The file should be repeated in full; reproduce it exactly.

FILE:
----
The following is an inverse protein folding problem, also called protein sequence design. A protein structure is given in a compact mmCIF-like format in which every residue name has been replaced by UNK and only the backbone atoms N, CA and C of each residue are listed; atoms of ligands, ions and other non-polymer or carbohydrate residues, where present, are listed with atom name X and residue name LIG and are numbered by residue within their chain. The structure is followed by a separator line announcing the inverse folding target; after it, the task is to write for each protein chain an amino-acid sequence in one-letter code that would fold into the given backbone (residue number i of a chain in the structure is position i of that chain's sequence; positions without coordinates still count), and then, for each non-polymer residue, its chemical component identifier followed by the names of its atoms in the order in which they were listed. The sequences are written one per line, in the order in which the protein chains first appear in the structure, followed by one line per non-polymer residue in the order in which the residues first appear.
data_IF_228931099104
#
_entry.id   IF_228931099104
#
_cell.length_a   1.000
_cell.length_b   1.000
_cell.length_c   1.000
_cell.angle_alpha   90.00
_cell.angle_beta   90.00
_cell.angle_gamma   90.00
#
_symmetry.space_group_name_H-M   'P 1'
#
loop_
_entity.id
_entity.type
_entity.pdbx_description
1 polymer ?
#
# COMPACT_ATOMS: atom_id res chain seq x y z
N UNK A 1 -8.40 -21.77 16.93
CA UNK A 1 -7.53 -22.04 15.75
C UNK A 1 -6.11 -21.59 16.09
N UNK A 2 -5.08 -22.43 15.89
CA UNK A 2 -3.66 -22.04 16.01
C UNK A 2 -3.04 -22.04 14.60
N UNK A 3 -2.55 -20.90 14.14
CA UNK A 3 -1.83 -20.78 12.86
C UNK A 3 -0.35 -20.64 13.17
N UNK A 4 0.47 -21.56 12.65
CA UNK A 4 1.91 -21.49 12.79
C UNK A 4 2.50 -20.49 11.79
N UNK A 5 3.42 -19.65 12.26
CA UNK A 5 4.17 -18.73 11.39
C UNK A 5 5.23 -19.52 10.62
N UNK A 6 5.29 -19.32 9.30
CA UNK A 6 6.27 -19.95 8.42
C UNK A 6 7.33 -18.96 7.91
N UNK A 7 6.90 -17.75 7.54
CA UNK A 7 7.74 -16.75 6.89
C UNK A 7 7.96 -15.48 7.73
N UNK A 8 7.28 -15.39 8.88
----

The following is an inverse protein folding problem, also called protein sequence design. A protein structure is given in a compact mmCIF-like format in which every residue name has been replaced by UNK and only the backbone atoms N, CA and C of each residue are listed; atoms of ligands, ions and other non-polymer or carbohydrate residues, where present, are listed with atom name X and residue name LIG and are numbered by residue within their chain. The structure is followed by a separator line announcing the inverse folding target; after it, the task is to write for each protein chain an amino-acid sequence in one-letter code that would fold into the given backbone (residue number i of a chain in the structure is position i of that chain's sequence; positions without coordinates still count), and then, for each non-polymer residue, its chemical component identifier followed by the names of its atoms in the order in which they were listed. The sequences are written one per line, in the order in which the protein chains first appear in the structure, followed by one line per non-polymer residue in the order in which the residues first appear.
data_IF_228931099104
#
_entry.id   IF_228931099104
#
_cell.length_a   1.000
_cell.length_b   1.000
_cell.length_c   1.000
_cell.angle_alpha   90.00
_cell.angle_beta   90.00
_cell.angle_gamma   90.00
#
_symmetry.space_group_name_H-M   'P 1'
#
loop_
_entity.id
_entity.type
_entity.pdbx_description
1 polymer ?
#
# COMPACT_ATOMS: atom_id res chain seq x y z
N UNK A 1 -8.40 -21.77 16.93
CA UNK A 1 -7.53 -22.04 15.75
C UNK A 1 -6.11 -21.59 16.09
N UNK A 2 -5.08 -22.43 15.89
CA UNK A 2 -3.66 -22.04 16.01
C UNK A 2 -3.04 -22.04 14.60
N UNK A 3 -2.55 -20.90 14.14
CA UNK A 3 -1.83 -20.78 12.86
C UNK A 3 -0.35 -20.64 13.17
N UNK A 4 0.47 -21.56 12.65
CA UNK A 4 1.91 -21.49 12.79
C UNK A 4 2.50 -20.49 11.79
N UNK A 5 3.42 -19.65 12.26
CA UNK A 5 4.17 -18.73 11.39
C UNK A 5 5.23 -19.52 10.62
N UNK A 6 5.29 -19.32 9.30
CA UNK A 6 6.27 -19.95 8.42
C UNK A 6 7.33 -18.96 7.91
N UNK A 7 6.90 -17.75 7.54
CA UNK A 7 7.74 -16.75 6.89
C UNK A 7 7.96 -15.48 7.73
N UNK A 8 7.28 -15.39 8.88